Why Bother With Bead Embroidery? Guest Blog By Cyndi Lavin

Bead artist, blogger, and really good cook Cyndi Lavin

There are many reasons why I love bead embroidery, but the Zen-like qualities of the process are probably why I return to it over and over again.

On the surface, bead embroidery really is very simple — just a couple of easy bead stitching techniques. But once you've mastered the basics, you can use bead embroidery to create astoundingly complex pieces of beaded jewelry! Today's guest blogger, Cyndi Lavin, is no stranger to astoundingly complex — and beautiful — bead embroidery. Read on to find out what inspires her to create, and how she wants to inspire creativity in others who share her passion for beads.

Ancient Waves by Cyndi Lavin

We all know that beadwork can be a ridiculously painstaking medium for self-expression, and it could be argued that bead embroidery is the most painstaking of all. It can also become ridiculously expensive, since once you get started, you have to have seed beads in every color, shape, size and finish! 

Not all artists have the obsession with attention to detail that's required on the beaded path, but those who do are rewarded beyond measure. Not only by the work itself, but also by the inclusiveness of the amazing community of beaders. There will always be room for more members!

So, looking at bead embroidery another way, what could be easier or more appealing than stitching beads onto fabrics to create a world of color, texture, and and emotion?  Bead embroidery is an art form that is easy to learn and accessible to everyone, but it also has unlimited capacity for increased complexity…or even for weirdness. As time goes on, you find yourself wanting to add a whole bunch of other things besides just beads, like found objects, and sometimes you also find yourself stitching on materials other than fabrics…and so it goes. Now you're working with mixed media bead embroidery, with no boundaries at all.  

My goal as a bead artist and writer is to help you find your way into this fabulous art form. Did you know that you really only need to know how to do five bead embroidery stitches to get started?  If you already know bead-weaving, I'll bet you already know how to do peyote stitch. Four more stitches are all you need to learn: back stitch, stack stitch, edging brick stitch, and picot stitch. That's it!  I wanted to make it really easy for you to see if this is a journey you'd like to take, so that's why I offer the first chapter of my e-book Every Bead Has a Story, for free. It covers my favorite materials, tools, and stitches (including the four stitches listed above), plus it has a beginner project. The additional chapters of my book focus on altered surfaces, dimensional beading, found objects and unusual materials, and integrating bead embroidery with other fiber arts.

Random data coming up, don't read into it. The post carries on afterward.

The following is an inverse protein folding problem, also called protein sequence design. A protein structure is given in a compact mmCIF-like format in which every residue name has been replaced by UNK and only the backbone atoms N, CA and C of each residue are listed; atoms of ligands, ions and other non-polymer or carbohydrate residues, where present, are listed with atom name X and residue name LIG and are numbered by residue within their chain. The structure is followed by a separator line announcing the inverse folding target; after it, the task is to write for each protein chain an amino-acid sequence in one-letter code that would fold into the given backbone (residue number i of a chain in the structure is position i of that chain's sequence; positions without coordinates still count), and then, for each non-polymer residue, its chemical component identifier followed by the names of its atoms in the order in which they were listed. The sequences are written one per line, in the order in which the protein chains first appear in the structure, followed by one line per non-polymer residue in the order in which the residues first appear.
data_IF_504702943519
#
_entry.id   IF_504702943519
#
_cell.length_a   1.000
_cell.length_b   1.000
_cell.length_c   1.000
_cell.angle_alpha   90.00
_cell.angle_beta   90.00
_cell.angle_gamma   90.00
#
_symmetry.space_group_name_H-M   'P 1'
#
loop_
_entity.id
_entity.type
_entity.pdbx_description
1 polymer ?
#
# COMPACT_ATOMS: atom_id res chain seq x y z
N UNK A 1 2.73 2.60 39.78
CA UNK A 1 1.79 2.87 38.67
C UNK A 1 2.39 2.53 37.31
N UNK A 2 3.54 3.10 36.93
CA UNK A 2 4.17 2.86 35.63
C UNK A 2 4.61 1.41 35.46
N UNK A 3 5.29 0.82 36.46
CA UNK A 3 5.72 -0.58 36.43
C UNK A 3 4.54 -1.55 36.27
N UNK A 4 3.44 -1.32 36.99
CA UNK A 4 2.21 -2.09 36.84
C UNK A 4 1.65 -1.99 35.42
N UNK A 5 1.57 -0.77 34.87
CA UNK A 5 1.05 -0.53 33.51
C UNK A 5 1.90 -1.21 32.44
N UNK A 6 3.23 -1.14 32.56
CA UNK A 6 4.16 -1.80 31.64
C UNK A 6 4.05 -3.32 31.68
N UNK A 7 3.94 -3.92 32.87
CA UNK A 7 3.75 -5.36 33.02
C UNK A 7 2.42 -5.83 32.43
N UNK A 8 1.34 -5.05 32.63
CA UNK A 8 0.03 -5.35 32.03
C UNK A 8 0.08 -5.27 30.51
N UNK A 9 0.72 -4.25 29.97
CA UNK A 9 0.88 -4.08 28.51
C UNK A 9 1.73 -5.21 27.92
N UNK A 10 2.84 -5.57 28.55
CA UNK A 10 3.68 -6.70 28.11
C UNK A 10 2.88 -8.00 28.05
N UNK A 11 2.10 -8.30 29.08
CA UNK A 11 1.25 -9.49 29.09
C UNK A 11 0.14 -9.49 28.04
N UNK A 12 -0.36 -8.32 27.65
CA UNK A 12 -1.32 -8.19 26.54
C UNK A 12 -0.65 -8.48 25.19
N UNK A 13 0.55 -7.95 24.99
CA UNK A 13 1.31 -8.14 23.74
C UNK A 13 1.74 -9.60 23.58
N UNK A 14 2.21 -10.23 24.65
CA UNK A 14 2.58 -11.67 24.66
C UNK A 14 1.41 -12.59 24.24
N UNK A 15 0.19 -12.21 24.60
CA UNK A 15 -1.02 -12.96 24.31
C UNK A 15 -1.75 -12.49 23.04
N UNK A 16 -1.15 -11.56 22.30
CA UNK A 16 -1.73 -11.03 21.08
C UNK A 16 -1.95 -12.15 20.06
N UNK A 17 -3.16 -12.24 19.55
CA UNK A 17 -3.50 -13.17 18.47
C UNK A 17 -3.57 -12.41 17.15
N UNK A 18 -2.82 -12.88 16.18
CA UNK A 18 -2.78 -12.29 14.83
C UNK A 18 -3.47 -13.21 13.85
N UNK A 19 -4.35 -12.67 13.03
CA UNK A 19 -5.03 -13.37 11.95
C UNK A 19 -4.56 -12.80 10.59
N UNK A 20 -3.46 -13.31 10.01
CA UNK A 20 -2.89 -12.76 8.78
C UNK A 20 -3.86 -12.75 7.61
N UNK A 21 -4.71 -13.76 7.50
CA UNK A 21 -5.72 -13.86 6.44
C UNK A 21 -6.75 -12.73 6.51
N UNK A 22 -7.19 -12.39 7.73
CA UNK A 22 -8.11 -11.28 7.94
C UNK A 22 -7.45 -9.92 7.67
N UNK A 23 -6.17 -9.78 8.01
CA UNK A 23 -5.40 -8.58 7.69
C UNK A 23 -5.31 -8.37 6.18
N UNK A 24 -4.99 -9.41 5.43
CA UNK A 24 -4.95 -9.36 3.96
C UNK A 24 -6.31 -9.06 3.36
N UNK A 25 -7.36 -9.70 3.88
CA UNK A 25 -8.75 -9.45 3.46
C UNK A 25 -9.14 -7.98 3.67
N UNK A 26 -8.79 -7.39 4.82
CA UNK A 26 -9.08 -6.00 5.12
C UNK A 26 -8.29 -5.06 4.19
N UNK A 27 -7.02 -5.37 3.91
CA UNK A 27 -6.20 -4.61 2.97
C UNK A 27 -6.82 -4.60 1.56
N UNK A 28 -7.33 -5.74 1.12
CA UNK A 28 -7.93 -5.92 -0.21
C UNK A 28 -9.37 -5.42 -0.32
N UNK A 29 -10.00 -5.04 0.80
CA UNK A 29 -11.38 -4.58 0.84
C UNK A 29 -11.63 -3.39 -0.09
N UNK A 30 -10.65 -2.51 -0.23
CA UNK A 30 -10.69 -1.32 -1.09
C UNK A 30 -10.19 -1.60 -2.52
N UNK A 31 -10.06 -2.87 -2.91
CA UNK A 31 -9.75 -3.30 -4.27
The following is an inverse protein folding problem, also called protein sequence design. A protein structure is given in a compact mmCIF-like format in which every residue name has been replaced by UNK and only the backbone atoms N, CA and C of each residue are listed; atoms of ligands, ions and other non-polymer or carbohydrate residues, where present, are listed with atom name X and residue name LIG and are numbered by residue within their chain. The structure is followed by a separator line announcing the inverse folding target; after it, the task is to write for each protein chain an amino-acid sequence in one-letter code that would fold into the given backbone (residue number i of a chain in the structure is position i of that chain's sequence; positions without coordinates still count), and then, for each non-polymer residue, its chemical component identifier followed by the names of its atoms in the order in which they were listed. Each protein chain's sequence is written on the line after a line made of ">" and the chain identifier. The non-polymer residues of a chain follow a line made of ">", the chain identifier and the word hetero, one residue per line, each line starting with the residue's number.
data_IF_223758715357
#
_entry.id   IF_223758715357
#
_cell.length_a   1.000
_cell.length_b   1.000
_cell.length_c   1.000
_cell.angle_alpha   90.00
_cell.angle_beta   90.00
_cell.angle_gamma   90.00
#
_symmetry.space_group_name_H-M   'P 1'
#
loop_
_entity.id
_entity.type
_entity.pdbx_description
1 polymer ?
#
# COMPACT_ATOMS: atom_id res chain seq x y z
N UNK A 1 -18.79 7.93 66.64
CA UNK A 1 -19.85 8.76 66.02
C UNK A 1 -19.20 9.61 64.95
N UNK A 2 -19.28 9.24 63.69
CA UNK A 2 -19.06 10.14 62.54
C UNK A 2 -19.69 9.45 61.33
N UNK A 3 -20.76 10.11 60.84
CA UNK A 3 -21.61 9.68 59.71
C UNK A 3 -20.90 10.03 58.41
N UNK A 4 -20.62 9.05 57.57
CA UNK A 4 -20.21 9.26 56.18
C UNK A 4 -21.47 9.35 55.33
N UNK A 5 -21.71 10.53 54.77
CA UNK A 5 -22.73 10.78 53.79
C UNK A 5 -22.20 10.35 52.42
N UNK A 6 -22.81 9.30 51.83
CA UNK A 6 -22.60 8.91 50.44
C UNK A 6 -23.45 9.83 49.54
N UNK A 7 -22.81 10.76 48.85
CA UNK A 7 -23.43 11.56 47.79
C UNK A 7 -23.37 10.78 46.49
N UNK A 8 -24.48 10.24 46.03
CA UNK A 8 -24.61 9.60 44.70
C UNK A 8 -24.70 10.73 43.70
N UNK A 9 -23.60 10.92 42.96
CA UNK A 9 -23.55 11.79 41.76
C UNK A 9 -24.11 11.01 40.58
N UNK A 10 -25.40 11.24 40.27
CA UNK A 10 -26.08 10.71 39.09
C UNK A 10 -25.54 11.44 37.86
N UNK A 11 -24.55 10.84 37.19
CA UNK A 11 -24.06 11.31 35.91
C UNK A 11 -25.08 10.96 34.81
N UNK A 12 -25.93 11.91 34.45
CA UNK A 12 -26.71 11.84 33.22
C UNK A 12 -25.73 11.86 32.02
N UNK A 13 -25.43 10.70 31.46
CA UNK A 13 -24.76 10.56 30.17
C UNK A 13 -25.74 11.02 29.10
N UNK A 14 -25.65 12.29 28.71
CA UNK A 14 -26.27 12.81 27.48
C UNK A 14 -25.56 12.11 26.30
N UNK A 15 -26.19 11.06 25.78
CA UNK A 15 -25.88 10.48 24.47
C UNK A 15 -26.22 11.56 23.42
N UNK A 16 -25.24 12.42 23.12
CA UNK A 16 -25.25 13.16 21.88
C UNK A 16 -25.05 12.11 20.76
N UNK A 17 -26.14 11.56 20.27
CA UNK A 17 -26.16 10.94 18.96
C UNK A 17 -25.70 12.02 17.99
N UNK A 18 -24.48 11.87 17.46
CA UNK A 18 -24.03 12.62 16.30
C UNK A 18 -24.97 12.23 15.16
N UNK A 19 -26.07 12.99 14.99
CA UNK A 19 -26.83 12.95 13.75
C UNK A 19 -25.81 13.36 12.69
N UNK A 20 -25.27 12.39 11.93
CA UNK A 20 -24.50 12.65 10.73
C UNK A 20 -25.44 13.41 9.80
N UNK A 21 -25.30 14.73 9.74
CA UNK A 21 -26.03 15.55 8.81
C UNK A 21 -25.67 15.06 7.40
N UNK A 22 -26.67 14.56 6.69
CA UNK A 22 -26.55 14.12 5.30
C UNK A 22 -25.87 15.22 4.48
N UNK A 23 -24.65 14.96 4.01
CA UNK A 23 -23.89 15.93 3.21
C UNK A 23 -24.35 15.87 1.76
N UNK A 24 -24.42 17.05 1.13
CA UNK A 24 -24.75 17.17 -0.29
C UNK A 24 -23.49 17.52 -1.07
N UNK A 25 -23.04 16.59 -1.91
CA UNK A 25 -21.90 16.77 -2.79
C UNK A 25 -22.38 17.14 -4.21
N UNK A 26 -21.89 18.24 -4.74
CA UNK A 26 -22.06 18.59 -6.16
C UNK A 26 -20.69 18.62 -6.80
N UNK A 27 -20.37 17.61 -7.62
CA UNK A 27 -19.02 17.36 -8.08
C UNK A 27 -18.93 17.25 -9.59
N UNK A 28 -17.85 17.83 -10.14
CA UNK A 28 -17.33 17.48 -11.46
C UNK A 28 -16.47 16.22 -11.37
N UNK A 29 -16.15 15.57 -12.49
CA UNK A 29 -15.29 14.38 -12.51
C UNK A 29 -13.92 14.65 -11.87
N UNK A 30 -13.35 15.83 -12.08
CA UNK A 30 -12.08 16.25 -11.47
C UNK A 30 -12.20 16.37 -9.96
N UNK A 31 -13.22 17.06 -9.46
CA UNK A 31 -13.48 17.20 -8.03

Arctic Frost by Cyndi Lavin

Everybody's beading journey is different, and there are an unlimited number of other beading techniques and bead-weaving stitches that you can add to your repertoire once you've decided you're hooked.   And you probably will get hooked, so maybe I should throw in the warning right now: run away before it's too late!

When I first began making bead embroidered necklaces, I tended to favor the familiar collar style.  They were fun to make, but I felt that I had worked too long and hard to master all the off-loom bead-weaving stitches to simply throw away those skills. Eventually my style morphed into one that combined all the techniques that I love: embroidery, off-loom bead-weaving, stringing, and wire work. That's where I am now, and my newest e-book, Some Assembly Required, focuses on working with smaller components that are then attached together to form the final necklace. 

Where to next? Only the beaded path ahead knows for sure! Enjoy the journey!

Follow your own beaded path and see what lies ahead. Looking for more great inspiration for mixed media bead-weaving and bead embroidery? Take a look at The Art of Forgotten Things by Melanie Doerman. You'll find page after page of inspiration, ideas, and techniques for taking everyday objects and using them to tell your own unique stories through beaded jewelry. Get your copy of The Art of Forgotten Things and see how you can make memories that will last a lifetime with your beads.

How do you tell stories with your bead-weaving and bead embroidery? Leave a comment here on the Beading Daily blog and share your thoughts with us!

Bead Happy,


Cyndi Lavin is a writer, bead artist, bead blogger, and a really good cook. You can find out more about her through her website, Beading Arts.

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